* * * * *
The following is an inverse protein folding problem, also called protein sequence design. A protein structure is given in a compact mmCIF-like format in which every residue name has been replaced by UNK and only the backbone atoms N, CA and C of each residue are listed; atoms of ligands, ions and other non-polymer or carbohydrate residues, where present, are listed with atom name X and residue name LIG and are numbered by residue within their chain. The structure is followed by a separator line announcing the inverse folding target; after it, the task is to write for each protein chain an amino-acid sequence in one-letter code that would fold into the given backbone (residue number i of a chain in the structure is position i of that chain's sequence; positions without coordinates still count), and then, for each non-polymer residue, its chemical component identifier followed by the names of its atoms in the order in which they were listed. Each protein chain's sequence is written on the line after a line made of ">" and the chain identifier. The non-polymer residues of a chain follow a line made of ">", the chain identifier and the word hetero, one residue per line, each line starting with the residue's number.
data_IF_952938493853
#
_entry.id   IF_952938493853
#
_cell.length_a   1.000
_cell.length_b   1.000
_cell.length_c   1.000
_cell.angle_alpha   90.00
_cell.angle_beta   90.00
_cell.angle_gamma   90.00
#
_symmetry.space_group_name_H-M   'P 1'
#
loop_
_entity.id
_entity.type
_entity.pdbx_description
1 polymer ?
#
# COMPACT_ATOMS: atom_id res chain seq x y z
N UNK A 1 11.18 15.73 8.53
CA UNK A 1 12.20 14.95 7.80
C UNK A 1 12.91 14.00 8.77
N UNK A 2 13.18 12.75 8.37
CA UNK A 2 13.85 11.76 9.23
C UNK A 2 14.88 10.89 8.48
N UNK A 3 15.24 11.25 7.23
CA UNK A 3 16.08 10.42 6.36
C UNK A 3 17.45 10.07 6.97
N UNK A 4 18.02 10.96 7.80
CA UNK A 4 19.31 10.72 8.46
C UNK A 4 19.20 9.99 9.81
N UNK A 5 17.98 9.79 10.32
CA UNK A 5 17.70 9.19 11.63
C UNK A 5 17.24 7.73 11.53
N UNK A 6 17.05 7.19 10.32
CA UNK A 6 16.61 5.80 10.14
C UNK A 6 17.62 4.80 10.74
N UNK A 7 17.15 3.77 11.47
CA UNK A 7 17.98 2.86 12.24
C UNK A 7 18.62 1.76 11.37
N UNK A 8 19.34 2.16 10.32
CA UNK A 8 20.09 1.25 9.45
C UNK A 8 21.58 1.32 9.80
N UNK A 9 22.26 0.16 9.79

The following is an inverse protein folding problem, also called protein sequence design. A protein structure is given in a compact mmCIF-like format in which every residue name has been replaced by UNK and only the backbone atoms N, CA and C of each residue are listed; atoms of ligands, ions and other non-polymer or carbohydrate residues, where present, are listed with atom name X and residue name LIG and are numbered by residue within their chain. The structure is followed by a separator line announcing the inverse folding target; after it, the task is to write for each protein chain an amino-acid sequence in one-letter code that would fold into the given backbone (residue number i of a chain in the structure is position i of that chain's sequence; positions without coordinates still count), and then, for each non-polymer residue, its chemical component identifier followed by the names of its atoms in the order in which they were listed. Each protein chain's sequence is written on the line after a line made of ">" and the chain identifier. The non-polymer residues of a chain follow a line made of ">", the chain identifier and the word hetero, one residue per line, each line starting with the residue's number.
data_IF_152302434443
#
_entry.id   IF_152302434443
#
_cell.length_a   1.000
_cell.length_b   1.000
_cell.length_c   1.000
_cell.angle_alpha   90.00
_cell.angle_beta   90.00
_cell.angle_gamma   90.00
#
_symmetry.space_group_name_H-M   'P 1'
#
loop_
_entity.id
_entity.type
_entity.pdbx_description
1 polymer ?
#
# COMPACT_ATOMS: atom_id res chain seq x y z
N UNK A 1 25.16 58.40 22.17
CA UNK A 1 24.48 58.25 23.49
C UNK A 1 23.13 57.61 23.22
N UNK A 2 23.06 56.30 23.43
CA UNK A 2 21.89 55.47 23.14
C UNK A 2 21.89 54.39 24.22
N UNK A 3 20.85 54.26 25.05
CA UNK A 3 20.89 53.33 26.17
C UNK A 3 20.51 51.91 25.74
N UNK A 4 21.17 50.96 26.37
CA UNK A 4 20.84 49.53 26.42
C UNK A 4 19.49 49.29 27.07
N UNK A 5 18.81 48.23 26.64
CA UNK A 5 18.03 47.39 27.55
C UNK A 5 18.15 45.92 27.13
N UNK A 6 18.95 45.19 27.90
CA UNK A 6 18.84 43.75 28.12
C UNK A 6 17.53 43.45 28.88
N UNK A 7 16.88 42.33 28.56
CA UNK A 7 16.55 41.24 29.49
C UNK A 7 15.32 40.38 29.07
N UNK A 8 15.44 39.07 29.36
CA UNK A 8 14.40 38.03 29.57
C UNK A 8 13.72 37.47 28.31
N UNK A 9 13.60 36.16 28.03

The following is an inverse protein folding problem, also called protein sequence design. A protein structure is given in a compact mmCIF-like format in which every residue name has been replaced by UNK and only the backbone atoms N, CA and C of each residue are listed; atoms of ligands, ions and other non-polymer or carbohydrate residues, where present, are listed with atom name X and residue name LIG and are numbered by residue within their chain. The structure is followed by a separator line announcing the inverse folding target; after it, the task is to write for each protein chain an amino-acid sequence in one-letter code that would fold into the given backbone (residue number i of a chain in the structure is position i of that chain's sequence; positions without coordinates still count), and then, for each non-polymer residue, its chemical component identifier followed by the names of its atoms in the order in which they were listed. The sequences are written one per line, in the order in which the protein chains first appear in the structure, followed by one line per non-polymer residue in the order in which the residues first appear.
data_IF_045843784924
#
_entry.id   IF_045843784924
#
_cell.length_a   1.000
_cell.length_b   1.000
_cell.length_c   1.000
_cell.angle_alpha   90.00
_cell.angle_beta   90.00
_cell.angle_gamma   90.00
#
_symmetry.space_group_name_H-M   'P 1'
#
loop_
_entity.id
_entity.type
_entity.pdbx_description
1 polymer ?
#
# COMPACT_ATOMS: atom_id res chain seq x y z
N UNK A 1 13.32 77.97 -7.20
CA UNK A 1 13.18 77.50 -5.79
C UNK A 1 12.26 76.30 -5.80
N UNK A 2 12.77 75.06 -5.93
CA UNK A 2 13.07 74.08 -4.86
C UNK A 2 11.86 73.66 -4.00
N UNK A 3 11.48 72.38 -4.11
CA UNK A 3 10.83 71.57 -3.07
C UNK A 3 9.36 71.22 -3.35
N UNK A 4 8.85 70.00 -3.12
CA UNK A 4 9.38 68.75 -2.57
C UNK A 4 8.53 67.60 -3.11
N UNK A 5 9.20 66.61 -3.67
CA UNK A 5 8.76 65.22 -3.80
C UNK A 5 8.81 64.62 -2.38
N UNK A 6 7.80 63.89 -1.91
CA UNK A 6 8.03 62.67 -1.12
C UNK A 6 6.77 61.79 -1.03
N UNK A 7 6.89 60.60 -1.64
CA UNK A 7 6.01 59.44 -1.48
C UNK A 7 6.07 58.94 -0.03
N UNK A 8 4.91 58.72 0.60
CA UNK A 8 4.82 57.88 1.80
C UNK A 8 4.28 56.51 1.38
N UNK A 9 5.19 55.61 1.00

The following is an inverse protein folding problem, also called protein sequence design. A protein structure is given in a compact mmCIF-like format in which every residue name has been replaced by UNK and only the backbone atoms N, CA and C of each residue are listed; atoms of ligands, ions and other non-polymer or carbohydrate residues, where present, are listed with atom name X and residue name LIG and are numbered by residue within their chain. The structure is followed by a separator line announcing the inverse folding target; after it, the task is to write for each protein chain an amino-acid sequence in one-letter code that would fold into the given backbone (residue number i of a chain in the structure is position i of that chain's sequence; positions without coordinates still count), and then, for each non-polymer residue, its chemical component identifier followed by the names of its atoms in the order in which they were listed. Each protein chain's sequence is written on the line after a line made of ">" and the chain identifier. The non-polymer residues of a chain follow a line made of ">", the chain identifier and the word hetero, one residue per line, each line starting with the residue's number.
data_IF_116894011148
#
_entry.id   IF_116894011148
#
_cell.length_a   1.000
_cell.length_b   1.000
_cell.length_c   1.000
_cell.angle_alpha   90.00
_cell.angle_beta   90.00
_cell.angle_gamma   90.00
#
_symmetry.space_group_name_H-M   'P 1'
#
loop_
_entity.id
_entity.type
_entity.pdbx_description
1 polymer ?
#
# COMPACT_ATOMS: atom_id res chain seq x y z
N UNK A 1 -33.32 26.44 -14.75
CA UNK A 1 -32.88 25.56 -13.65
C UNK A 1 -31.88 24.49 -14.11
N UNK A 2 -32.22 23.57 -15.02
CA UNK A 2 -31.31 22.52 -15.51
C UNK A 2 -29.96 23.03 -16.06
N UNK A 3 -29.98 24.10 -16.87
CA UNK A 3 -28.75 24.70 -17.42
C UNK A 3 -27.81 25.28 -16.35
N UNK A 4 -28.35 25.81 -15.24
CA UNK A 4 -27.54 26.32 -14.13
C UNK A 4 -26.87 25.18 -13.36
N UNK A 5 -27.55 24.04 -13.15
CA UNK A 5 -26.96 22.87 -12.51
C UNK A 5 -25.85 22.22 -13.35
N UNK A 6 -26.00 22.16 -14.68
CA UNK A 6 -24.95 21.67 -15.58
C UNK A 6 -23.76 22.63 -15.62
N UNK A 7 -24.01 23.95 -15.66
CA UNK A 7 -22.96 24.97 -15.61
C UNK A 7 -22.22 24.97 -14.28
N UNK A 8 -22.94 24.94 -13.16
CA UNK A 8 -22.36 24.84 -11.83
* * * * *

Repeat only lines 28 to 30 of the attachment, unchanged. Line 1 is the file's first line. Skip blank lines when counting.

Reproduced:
N UNK A 3 15.24 11.25 7.23
CA UNK A 3 16.08 10.42 6.36
C UNK A 3 17.45 10.07 6.97